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Q&A: Justin Schweitzer OD, FAAO-Cataract, cornea, refractive, and glaucoma surgery specialist


Justin Schweitzer, OD, FAAO, discusses practicing optometry in North Dakota and conquering the 200-mile Ragnar Relay in the latest Optometry Times Q&A.

Where did you grow up?

I grew up in Jamestown, ND, and spent the majority of my early years there. I left Jamestown to attend optometry school in Oregon; that’s the first time I left my hometown. My dad was the administrator at North Dakota State Hospital, and my mom was a physical therapist. My childhood optometrist influenced me as well. I had a very myopic prescription. I spent some time with him through my high school years and then spent time shadowing him in college as well, and that’s really what piqued my interest in pursuing optometry.

Why ocular diseases and surgical care?

I started out of optometry school in private practice and in private practice, there’s a variety of things we see. We’re not only fitting contact lenses and glasses, but we’re getting patients who walk in due to corneal ulcers, conjunctivitis, whatever it may be. So, I began to enjoy the ocular disease side of things and found out after four or five years in private practice that I wanted to pursue more the surgical side of how an optometrist can contribute and work closer with ophthalmology. An opportunity opened itself at Vance Thompson Vision, and I jumped at it. It was one of the best decisions I’ve made in my life from a career standpoint. 

What makes optometry in Sioux Falls different from bigger metropolitan areas?

The biggest thing is our patients travel from rural areas. A lot of our patients are traveling 200, 300 miles to see us. That can be a challenge when you’re dealing with ocular disease, especially when you have a patient who you need to see frequently. A bacterial corneal ulcer you want to see in the initial phase once a week. And surgical care, as well. They need frequent follow-ups after surgeries, whether it’s cataract surgery, full-thickness corneal transplants, glaucoma surgery. In a metropolitan area, you’re attracting patients from a much closer radius than what we see.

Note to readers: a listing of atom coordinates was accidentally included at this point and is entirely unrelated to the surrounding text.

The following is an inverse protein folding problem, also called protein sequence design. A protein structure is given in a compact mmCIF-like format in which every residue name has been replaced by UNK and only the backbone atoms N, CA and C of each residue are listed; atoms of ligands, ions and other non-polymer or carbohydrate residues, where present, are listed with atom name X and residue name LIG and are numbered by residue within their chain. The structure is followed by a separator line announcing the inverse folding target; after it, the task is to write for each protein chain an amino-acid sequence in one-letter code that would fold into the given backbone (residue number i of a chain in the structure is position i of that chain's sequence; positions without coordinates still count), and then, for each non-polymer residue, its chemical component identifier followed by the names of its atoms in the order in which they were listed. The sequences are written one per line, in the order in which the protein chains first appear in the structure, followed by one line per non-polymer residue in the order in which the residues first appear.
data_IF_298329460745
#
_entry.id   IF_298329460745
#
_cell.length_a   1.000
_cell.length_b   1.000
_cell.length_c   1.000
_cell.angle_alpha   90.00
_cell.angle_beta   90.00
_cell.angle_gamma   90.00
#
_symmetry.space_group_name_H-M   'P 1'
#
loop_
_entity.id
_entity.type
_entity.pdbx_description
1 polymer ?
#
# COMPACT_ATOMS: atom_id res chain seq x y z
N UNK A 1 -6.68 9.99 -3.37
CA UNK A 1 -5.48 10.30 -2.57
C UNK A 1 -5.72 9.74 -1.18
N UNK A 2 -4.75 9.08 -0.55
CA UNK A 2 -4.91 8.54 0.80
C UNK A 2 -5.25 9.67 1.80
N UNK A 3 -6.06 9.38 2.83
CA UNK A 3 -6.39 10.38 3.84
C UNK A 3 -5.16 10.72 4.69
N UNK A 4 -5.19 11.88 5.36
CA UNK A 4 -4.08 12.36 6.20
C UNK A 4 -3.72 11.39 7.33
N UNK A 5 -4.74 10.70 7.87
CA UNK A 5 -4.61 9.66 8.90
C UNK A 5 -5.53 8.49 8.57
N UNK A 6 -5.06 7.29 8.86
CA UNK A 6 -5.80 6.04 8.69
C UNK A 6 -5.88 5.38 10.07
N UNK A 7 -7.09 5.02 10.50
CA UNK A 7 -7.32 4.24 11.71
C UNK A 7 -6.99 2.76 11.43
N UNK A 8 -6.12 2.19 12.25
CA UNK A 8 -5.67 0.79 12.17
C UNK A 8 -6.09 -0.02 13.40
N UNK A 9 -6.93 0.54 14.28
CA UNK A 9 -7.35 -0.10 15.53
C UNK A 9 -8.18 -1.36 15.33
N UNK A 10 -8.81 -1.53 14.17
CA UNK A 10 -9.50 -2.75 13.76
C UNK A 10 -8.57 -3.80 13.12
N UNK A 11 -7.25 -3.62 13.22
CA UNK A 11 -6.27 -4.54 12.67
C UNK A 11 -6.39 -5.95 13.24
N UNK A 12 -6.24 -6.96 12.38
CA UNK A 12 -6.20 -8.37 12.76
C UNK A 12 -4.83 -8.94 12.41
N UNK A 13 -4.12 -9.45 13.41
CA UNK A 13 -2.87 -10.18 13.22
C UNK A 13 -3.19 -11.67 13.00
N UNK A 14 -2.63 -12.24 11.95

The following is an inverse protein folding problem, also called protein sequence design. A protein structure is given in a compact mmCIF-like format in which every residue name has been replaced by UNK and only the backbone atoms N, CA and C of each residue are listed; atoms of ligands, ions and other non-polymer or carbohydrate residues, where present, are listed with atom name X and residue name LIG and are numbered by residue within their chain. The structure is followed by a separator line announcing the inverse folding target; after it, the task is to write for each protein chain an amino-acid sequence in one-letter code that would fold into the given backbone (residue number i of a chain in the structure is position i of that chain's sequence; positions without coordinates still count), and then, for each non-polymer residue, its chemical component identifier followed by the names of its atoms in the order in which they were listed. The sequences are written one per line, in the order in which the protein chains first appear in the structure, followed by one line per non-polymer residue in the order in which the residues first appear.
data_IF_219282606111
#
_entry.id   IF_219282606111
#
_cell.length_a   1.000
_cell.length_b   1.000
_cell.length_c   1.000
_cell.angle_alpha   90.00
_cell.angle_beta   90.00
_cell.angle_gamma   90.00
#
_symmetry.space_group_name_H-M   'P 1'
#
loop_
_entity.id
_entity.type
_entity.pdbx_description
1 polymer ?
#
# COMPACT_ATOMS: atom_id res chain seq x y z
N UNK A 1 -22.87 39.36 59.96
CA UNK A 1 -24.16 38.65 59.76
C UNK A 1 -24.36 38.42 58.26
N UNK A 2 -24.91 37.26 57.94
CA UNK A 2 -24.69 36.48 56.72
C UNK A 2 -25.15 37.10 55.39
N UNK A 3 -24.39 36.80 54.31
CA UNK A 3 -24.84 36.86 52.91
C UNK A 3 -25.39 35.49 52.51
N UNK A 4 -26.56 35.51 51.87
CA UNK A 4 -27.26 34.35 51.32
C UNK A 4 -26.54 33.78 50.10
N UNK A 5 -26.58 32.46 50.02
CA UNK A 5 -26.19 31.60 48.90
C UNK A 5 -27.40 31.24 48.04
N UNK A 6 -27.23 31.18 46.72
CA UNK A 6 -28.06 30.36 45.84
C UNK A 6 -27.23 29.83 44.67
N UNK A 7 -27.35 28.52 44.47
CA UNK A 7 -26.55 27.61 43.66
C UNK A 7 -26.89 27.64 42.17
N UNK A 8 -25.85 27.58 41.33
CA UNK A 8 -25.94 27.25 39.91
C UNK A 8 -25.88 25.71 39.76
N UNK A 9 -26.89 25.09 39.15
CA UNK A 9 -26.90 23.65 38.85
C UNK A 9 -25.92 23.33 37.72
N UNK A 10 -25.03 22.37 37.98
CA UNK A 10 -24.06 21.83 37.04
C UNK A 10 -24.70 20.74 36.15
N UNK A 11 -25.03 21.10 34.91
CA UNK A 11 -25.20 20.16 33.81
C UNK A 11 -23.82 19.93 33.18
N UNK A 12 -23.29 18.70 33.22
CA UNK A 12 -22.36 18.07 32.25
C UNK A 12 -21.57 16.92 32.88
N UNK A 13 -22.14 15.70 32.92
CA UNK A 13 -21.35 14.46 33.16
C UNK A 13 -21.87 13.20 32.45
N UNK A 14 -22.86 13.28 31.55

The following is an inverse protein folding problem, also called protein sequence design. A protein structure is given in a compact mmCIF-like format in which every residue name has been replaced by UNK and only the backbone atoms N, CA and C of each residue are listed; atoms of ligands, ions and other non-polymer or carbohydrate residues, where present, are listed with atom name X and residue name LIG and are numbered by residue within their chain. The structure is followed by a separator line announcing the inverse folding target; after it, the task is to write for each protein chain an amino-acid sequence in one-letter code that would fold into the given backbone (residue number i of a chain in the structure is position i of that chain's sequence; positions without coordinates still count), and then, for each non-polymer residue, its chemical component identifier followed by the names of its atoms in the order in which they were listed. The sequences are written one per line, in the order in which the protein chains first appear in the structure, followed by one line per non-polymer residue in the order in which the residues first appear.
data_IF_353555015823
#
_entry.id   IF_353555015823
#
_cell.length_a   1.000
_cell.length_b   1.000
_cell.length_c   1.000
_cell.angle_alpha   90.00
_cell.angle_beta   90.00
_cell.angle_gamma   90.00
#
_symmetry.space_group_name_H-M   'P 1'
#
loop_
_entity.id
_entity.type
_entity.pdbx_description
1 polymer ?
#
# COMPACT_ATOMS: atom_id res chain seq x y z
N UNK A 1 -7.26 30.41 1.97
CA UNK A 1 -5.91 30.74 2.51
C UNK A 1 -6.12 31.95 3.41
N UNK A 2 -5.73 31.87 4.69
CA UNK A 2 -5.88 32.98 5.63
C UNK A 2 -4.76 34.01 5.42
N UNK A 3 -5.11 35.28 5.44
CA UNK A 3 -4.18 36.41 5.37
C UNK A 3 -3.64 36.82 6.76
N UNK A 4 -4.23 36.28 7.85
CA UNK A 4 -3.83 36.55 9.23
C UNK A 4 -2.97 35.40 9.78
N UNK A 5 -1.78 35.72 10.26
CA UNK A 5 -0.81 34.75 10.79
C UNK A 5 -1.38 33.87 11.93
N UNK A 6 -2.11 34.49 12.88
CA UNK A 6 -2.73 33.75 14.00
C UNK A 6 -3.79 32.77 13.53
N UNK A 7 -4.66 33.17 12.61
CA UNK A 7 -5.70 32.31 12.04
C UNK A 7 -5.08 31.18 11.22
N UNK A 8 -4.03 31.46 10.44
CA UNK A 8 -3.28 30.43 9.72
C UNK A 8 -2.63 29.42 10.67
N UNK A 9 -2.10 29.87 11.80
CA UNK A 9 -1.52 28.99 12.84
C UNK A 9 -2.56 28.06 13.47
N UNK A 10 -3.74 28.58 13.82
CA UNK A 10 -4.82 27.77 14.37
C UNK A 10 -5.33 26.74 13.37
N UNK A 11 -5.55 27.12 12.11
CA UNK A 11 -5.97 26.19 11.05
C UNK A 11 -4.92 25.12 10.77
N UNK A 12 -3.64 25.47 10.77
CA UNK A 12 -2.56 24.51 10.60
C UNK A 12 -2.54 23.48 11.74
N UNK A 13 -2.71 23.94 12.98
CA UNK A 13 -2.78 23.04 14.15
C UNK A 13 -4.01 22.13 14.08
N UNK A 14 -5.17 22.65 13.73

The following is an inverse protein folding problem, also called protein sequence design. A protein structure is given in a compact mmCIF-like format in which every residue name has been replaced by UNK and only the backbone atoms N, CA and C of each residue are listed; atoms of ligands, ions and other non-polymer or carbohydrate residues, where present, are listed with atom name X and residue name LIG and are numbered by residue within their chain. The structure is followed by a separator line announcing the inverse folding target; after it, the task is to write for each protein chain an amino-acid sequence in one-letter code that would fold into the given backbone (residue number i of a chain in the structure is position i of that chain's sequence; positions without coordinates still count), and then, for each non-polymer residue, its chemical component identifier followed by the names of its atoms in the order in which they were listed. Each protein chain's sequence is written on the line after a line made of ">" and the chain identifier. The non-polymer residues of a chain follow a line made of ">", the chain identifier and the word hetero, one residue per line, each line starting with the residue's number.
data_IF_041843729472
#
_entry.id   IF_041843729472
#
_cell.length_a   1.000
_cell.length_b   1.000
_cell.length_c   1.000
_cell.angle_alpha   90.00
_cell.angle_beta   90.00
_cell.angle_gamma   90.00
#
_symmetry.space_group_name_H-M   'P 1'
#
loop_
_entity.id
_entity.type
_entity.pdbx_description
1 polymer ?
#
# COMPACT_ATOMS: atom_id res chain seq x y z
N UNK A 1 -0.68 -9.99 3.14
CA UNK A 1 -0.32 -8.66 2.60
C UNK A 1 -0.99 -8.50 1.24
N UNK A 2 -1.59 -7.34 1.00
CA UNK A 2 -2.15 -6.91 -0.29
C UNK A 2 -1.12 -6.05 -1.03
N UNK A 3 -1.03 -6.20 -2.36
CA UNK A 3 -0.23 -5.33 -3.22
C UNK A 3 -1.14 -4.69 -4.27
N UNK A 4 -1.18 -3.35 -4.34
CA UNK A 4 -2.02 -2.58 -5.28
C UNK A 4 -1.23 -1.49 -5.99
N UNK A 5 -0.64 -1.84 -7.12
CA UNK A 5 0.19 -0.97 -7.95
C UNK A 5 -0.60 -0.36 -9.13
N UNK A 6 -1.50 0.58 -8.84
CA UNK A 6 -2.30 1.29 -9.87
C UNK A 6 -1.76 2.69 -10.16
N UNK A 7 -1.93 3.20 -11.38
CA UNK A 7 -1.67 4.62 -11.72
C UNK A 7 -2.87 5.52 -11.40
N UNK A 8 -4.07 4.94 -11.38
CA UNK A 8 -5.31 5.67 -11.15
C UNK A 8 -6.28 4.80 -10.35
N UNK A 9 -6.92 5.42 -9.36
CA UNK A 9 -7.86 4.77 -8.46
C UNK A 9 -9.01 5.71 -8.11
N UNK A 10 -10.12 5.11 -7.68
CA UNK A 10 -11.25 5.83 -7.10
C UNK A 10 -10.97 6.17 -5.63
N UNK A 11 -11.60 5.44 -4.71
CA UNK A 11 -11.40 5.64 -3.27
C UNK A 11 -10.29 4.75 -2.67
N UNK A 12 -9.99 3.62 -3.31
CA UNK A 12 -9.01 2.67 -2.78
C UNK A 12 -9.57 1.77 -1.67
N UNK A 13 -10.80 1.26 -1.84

Previous Q&A: Michele Andrews, OD-Senior director, North America, Professional and Academic Affairs, Cooper Vision

What’s your guilty pleasure food?

Australian licorice. Can’t stay away from it. I don’t eat sweets, never have, but that is something I cannot stay away from. It’s so thick, the flavor of it is much thicker. Wiley Wallaby Australian Style gourmet licorice, that stuff is my weakness.

What’s something your colleagues don’t know about you?

My team knows I’m one of the most competitive people, and I’m competitive in many different ways. I still do a lot of endurance running and triathlons and things like that and that’s to make sure I’m not a bearcat at work all the time because I need to get that competitive urge out of me.

How can optometry and ophthalmology better partner to improve patient care?

I think it’s already happening to a degree, and I think everyone is making an effort to make it happen. A lot of integrated meeting are popping up. That’s so important because we’re able to share ideas amongst each other and maybe squash out any myths or perceptions that are inaccurate. Try to get more attendees on both sides so it’s not strictly 80 percent ophthalmology, 20 percent optometry. If we can get it to be more 50/50, that’s one way we can work more closely because sharing ideas is the way to get that moving forward. I don’t know the percentage, but there’s more and more optometry working with ophthalmology within clinical practice than ever before from what I understand. I think that’s a positive showing that things are moving forward with collaboration between the two.


How did Intrepid Eye Society get started?

When I joined Vance Thompson Vision, I wanted to get a group of optometrists together who were interested in research, interested in integrated care, and interested in educating our colleagues who had a passion for providing lectures and articles and doing research. I reached out to colleagues who gave me ideas about other colleagues they thought would be good for the idea, and it spiraled from there. A group of 18 of us came together and have been together for a little over two years, and we share ideas, have an annual meeting, and talk about ways we can continue to move our profession forward. We do it through continuing education lectures that a lot of us provide, writing articles, doing research, and collaborating together.